Timeline for PCI DSS 4.0 Compliance – First Steps
As we’ve been writing, PCI DSS 4.0 is upon us. We’ve discussed some of the broader changes around the newer versions, but we have yet to dig deeper into the timeline for version 4.0.
This article will discuss the preliminary steps you can take to prepare for the update. With a focus on understanding your IT infrastructure and the impact of the regulations on how you can use it, you can start to get your feet wet with the new standards and some of the curveballs they might throw at you.
What Is PCI DSS 4.0?
Not to get bogged down in the specifics, PCI DSS 4.0 is the latest update to the PCI DSS standard that has been long in the works. After a few timeline adjustments over the past few years, we’re finally moving past the older version 3.2.1 for a more modern set of standards that can address new technologies like cloud-driven eCommerce and mobile device security.
Some of the major changes in PCI DSS 4.0 include:
- Widespread Updates to Requirements: The core 12 requirements of PCI compliance have seen a broad update, including changed standards on encryption, key management, authentication, and data handling. The entire set of changes is beyond the scope of this article, but these changes are pushing for more flexible and effective security controls around common buying scenarios online.
- Customized Validation: Enterprise organizations with highly unique infrastructure can meet the spirit of the requirements through a personalized approach to validation, coordinated with their auditor and the guidelines in the new 4.0 standard.
- Emphasis on Risk Assessment: Many security regulations and frameworks are turning to risk-based approaches that promote comprehensive security and system knowledge over checklist approaches to compliance. PCI DSS 4.0 and the turn to risk management are pushing businesses to integrate risk assessment as part of a more comprehensive and effective security approach.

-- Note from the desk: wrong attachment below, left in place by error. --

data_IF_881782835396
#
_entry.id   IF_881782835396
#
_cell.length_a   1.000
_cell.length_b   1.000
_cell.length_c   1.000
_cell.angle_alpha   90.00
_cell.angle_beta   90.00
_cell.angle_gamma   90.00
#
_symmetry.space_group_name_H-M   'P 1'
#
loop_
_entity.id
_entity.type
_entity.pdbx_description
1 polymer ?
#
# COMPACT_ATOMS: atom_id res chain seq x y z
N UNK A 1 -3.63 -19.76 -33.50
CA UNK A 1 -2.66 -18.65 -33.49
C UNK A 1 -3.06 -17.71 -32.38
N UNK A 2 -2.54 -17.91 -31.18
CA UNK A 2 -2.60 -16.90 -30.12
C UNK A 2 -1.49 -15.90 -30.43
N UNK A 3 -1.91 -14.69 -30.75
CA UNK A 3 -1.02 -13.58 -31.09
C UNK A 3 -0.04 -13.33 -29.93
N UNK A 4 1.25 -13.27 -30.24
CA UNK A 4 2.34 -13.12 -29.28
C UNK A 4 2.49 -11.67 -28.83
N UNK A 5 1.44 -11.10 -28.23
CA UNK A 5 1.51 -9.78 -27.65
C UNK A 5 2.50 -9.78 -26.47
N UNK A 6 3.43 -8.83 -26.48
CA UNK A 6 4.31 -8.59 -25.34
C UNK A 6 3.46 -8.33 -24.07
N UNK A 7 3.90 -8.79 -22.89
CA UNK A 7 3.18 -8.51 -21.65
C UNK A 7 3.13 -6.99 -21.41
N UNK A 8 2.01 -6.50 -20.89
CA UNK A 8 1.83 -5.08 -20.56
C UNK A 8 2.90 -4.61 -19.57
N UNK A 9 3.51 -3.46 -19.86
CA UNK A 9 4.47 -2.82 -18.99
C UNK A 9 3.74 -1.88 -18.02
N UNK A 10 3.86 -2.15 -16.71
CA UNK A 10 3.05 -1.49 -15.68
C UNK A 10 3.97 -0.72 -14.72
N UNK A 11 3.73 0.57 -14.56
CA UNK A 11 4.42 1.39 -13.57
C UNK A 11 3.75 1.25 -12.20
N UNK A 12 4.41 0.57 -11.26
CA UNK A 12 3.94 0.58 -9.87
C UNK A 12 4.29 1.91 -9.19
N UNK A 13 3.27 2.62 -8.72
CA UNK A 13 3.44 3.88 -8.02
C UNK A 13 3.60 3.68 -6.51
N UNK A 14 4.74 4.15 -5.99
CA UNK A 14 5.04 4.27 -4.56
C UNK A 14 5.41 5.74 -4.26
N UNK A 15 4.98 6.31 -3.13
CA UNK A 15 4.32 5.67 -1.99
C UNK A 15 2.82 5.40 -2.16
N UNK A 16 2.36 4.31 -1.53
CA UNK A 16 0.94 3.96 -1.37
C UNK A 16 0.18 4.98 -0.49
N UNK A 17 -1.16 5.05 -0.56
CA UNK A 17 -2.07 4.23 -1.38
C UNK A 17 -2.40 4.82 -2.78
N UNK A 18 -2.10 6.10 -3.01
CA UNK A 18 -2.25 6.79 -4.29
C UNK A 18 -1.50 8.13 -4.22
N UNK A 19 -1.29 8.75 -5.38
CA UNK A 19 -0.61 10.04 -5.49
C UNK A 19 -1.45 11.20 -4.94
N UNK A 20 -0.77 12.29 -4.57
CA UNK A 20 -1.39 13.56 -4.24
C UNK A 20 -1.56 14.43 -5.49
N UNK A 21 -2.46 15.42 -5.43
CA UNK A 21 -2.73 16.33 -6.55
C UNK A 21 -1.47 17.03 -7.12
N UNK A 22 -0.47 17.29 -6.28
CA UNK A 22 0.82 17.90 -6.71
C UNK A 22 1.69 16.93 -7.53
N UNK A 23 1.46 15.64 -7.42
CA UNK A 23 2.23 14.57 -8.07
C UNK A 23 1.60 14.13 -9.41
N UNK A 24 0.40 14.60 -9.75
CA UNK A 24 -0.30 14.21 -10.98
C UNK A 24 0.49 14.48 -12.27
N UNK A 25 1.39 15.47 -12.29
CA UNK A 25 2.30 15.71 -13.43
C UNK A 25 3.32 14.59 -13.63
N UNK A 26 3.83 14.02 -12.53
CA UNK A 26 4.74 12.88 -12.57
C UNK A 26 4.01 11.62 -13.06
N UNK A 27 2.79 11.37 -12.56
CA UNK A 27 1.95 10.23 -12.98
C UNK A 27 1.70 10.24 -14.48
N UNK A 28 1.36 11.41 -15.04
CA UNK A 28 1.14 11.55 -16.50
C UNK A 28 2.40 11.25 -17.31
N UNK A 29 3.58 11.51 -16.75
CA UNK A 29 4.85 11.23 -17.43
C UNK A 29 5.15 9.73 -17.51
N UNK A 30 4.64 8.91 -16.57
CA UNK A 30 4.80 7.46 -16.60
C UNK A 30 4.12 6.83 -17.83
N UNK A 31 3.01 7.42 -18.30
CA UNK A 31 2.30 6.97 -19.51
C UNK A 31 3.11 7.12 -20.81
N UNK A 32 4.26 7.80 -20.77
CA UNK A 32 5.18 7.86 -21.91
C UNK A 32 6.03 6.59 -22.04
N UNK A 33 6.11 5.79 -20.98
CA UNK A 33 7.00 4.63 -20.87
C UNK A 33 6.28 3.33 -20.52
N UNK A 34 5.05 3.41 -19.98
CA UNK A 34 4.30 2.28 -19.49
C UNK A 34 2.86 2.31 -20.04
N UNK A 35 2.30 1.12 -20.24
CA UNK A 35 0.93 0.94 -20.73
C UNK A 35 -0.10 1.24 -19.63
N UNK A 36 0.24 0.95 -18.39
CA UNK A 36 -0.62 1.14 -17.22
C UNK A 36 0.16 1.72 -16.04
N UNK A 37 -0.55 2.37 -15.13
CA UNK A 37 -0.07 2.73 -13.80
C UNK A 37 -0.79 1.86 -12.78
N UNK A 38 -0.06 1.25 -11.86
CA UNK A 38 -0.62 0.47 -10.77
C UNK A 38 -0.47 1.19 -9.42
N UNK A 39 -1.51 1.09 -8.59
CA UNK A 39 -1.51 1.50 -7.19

Many of these changes are layered; some are immediate requirements for version 4.0 certification, and others are considered best practices until their full implementation later.
Timeline for PCI DSS 4.0 as of Third Quarter 2022
The basic timeline for PCI DSS 4.0 right now is relatively straightforward but sets a horizon for the setting sun on version 3.2.1:
- PCI DSS Released (Q1 2022): The full version of PCI DSS 4.0 was released in March 2022.
- ISA/QSA Training and Supporting Documents Released (Q2 2022): Soon after, training and preparatory documents for Internal Security Assessors (ISAs) and Qualified Security Assessors (QSAs) to conduct audits for organizations.
- Version 3.2.1 Retired (Q1 2024): Businesses have roughly two years to finalize their initial switch to version 4.0 (or, at least, for the baseline requirements), before version 3.2.1 is officially retired by March 2024 at the latest. After this point, all payment processors, merchants handling payment information, or other related businesses must meet PCI DSS 4.0.
- Future-Dated Requirements Become Standard (Q1 2025): Roughly three years from release, future-dated requirements (or those designated by the standard as such) move from “best practices” to full requirements.
How Are Businesses Preparing for this First Phase?
It’s important not to get stuck on the idea that, because it is early, there is plenty of time to get ready. It’s always preferable to work on something while there is time available to get it right, rather than working with a deadline you can’t meet because you waited too long to implement changes.